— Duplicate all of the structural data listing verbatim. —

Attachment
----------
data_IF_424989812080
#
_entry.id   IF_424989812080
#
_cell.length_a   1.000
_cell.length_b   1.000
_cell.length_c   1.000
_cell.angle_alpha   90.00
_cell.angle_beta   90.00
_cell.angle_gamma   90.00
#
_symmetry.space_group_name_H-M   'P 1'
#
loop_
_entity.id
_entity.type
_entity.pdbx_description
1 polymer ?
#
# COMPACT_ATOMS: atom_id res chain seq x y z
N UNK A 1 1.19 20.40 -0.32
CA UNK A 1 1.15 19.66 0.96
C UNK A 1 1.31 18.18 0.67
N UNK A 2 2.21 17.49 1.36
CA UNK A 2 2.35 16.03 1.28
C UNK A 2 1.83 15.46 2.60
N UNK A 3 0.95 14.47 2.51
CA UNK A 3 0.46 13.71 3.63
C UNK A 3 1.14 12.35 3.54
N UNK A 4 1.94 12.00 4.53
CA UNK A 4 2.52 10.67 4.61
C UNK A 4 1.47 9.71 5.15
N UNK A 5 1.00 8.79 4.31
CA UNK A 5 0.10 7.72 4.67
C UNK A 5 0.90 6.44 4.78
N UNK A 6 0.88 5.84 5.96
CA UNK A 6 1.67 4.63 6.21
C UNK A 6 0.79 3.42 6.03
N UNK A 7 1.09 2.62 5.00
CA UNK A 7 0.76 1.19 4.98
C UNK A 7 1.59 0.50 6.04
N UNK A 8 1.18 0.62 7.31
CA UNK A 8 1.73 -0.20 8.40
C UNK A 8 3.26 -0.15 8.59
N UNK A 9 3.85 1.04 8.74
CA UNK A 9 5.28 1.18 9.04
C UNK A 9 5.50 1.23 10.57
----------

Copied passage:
data_IF_424989812080
#
_entry.id   IF_424989812080
#
_cell.length_a   1.000
_cell.length_b   1.000
_cell.length_c   1.000
_cell.angle_alpha   90.00
_cell.angle_beta   90.00
_cell.angle_gamma   90.00
#
_symmetry.space_group_name_H-M   'P 1'
#
loop_
_entity.id
_entity.type
_entity.pdbx_description
1 polymer ?
#
# COMPACT_ATOMS: atom_id res chain seq x y z
N UNK A 1 1.19 20.40 -0.32
CA UNK A 1 1.15 19.66 0.96
C UNK A 1 1.31 18.18 0.67
N UNK A 2 2.21 17.49 1.36
CA UNK A 2 2.35 16.03 1.28
C UNK A 2 1.83 15.46 2.60
N UNK A 3 0.95 14.47 2.51
CA UNK A 3 0.46 13.71 3.63
C UNK A 3 1.14 12.35 3.54
N UNK A 4 1.94 12.00 4.53
CA UNK A 4 2.52 10.67 4.61
C UNK A 4 1.47 9.71 5.15
N UNK A 5 1.00 8.79 4.31
CA UNK A 5 0.10 7.72 4.67
C UNK A 5 0.90 6.44 4.78
N UNK A 6 0.88 5.84 5.96
CA UNK A 6 1.67 4.63 6.21
C UNK A 6 0.79 3.42 6.03
N UNK A 7 1.09 2.62 5.00
CA UNK A 7 0.76 1.19 4.98
C UNK A 7 1.59 0.50 6.04
N UNK A 8 1.18 0.62 7.31
CA UNK A 8 1.73 -0.20 8.40
C UNK A 8 3.26 -0.15 8.59
N UNK A 9 3.85 1.04 8.74
CA UNK A 9 5.28 1.18 9.04
C UNK A 9 5.50 1.23 10.57